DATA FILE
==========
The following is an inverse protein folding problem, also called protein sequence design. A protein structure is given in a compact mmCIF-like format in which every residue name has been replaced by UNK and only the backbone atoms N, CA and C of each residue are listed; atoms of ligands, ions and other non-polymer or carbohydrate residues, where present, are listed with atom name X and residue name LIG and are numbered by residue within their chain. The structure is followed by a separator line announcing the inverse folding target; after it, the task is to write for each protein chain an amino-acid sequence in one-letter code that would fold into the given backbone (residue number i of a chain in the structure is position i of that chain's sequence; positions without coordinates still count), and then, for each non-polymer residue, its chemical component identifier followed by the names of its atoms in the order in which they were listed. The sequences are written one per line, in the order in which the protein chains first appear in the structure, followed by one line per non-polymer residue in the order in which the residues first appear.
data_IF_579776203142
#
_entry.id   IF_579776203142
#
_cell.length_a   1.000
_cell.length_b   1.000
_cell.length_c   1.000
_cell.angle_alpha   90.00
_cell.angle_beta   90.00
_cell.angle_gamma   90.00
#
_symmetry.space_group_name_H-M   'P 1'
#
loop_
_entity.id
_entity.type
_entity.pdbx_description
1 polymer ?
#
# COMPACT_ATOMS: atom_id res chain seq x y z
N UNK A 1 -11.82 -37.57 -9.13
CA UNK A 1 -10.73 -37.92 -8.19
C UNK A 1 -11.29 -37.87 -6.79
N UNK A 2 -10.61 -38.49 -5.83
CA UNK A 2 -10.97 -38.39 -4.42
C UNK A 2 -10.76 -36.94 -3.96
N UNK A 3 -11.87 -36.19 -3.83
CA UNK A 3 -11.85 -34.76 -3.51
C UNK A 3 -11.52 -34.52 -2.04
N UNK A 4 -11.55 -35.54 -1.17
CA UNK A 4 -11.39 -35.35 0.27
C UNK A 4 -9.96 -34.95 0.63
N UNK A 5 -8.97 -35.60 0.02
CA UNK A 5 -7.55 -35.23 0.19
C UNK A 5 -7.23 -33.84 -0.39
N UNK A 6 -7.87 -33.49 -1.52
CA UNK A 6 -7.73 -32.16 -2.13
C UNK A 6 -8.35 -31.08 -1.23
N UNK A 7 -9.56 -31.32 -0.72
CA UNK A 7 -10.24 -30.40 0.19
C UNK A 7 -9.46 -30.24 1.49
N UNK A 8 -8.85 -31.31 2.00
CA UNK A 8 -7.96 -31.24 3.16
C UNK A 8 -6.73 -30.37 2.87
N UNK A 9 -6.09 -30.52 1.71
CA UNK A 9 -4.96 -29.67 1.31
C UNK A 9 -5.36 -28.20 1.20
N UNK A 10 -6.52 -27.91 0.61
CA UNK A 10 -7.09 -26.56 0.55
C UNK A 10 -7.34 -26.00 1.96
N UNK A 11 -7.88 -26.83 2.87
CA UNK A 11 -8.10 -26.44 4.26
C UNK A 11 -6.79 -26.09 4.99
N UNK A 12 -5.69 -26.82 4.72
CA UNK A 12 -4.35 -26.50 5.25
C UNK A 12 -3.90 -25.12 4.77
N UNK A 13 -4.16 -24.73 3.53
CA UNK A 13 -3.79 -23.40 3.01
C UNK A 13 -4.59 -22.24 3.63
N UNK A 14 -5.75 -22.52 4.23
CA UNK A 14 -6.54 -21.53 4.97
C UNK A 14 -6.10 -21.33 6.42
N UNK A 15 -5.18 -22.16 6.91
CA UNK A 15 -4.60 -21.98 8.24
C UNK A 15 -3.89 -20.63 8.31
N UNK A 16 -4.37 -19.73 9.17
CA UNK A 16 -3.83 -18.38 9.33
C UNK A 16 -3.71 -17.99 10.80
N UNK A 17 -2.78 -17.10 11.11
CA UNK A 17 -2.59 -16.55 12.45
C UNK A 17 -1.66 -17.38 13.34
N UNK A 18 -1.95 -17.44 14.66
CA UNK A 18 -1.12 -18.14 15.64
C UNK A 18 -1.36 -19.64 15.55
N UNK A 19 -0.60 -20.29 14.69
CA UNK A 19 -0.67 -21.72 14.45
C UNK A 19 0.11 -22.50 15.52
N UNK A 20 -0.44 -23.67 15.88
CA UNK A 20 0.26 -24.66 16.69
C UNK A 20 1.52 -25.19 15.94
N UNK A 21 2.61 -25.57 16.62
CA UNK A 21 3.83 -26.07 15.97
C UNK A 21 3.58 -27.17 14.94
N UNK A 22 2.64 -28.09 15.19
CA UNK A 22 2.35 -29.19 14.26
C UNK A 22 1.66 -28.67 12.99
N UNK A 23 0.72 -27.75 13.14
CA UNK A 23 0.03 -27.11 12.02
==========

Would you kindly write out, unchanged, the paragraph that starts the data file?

The following is an inverse protein folding problem, also called protein sequence design. A protein structure is given in a compact mmCIF-like format in which every residue name has been replaced by UNK and only the backbone atoms N, CA and C of each residue are listed; atoms of ligands, ions and other non-polymer or carbohydrate residues, where present, are listed with atom name X and residue name LIG and are numbered by residue within their chain. The structure is followed by a separator line announcing the inverse folding target; after it, the task is to write for each protein chain an amino-acid sequence in one-letter code that would fold into the given backbone (residue number i of a chain in the structure is position i of that chain's sequence; positions without coordinates still count), and then, for each non-polymer residue, its chemical component identifier followed by the names of its atoms in the order in which they were listed. The sequences are written one per line, in the order in which the protein chains first appear in the structure, followed by one line per non-polymer residue in the order in which the residues first appear.